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Consumer Products

Startup sues L’Oreal over anti-aging ingredient

Use of the nucleoside adenosine to erase wrinkles is at the heart of a David versus Goliath dispute

by Marc S. Reisch
September 6, 2017 | A version of this story appeared in Volume 95, Issue 36

Credit: Carmel Labs
Easamine day cream with adenosine costs $76 for a 1 ounce jar.
A photo of a jar of Easeamine day cream.
Credit: Carmel Labs
Easamine day cream with adenosine costs $76 for a 1 ounce jar.

A religious group has filed suit against L’Oreal claiming that the cosmetics giant infringed on patents covering use of the nucleoside adenosine in wrinkle-erasing creams that the charity sells to raise money for the poor. L’Oreal says it did not violate the group’s patents.

According to the suit, filed in Delaware federal court, the Massachusetts-based Teresian Carmelites introduced Easamine, a high-end anti-wrinkle cream containing adenosine, in 2009. Easamine sales were initially strong, say the Teresians, who describe themselves as a “Christian monastery dedicated to prayer, contemplation, and service to the poor.”

But in 2010, as the Teresians were about to expand their skin care line, L’Oreal launched its competing Youth Code line of antiaging skin products featuring adenosine. Sales of Easamine, through the Teresians’ for-profit Carmel Labs arm, didn’t meet the group’s expectations, and they were unable to pay their monastery’s mortgage.

Adenosine has long been known to play an important role in biochemical processes such as energy transfer. Pharmaceutical-grade adenosine is also used to treat heart conditions.

Two University of Massachusetts Medical School researchers, James G. Dobson Jr. and Michael Ethier, discovered that topical application of adenosine, its derivatives, and analogs, could enhance the skin’s condition. They patented their discovery in 2002 and 2003.

“This extraordinary breakthrough was uncovered during a medical study on how aging affects heart function,” the Teresians say on their website.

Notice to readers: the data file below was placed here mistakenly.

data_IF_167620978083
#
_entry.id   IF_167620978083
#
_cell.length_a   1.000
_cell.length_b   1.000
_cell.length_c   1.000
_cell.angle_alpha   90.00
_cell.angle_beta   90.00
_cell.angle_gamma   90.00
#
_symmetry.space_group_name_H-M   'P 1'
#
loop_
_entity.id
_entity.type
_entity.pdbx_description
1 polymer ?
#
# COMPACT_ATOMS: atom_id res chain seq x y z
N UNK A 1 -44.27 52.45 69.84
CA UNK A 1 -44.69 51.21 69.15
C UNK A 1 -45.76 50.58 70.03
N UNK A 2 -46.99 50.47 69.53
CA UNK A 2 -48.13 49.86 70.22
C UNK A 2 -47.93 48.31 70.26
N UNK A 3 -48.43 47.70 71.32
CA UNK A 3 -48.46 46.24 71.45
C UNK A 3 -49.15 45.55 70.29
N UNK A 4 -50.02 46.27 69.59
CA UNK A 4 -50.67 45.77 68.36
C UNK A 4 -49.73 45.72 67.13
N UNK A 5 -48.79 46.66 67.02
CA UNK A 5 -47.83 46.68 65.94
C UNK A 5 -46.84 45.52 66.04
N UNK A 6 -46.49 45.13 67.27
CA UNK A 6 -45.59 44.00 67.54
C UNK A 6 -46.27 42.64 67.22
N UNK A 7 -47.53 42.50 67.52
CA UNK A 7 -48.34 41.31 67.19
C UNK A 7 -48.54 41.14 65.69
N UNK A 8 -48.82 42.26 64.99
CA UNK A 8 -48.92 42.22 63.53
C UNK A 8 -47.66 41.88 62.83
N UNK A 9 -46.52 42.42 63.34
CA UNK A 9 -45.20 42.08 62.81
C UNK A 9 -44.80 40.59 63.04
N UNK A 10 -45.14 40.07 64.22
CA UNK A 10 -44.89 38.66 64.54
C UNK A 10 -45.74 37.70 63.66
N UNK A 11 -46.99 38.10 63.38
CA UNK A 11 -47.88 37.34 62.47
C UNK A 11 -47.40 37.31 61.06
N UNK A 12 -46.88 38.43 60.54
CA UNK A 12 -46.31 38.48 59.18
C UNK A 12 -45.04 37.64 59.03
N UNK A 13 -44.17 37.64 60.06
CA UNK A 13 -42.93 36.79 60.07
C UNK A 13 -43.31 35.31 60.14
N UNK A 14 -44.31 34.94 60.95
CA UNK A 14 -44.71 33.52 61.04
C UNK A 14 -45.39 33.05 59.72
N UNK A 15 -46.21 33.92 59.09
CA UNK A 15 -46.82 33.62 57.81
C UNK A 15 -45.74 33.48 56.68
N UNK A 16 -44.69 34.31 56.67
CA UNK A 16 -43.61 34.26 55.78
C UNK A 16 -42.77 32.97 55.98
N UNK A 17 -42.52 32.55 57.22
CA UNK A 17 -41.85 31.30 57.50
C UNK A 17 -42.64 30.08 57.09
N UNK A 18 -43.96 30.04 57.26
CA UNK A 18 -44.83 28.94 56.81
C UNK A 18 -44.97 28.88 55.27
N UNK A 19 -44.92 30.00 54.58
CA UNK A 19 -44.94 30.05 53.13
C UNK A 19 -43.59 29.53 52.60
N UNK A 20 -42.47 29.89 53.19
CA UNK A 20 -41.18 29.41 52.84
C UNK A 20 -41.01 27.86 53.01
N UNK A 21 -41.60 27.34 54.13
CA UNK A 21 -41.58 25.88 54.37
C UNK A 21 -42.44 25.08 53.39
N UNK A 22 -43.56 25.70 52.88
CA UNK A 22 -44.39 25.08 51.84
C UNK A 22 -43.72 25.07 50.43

In 2008, the Teresians became the exclusive licensee of the university’s patents. In their suit, the Teresians allege that L’Oreal attempted to file its own adenosine use patent in 2002, but the big firm later abandoned it because of the preexisting university patents. In 2003, L’Oreal tried to license the university’s patents but didn’t succeed.

In court documents responding to the Teresians’ complaint, L’Oreal says its Youth Code formulas use adenosine at concentrations not covered by the university’s patents. The firm has asked the court to dismiss the Teresians’ suit, which seeks unspecified damages and a permanent injunction against L’Oreal’s sale of competing skin care products.

L’Oreal tells C&EN in an email that “While we admire the purpose of the work [the Teresians and Carmel Labs] are doing together, we find no merit in [their] allegations. We expressed this point of view in many conversations (some in person) we had with the Teresian Carmelites and their outside legal advisers over the past two years.”

L’Oreal is enmeshed in at least one other dispute with a startup over stolen technology. Late last year, Olaplex, the makers of a product that protects hair during bleaching and color treatments, sought an injunction against L’Oreal and unspecified damages for its similar hair treatment.

The Olaplex lawsuit charged that L’Oreal’s use of maleic acid in hair treatments violated Olaplex patents licensed from two University of California, Santa Barbara, polymer scientists.



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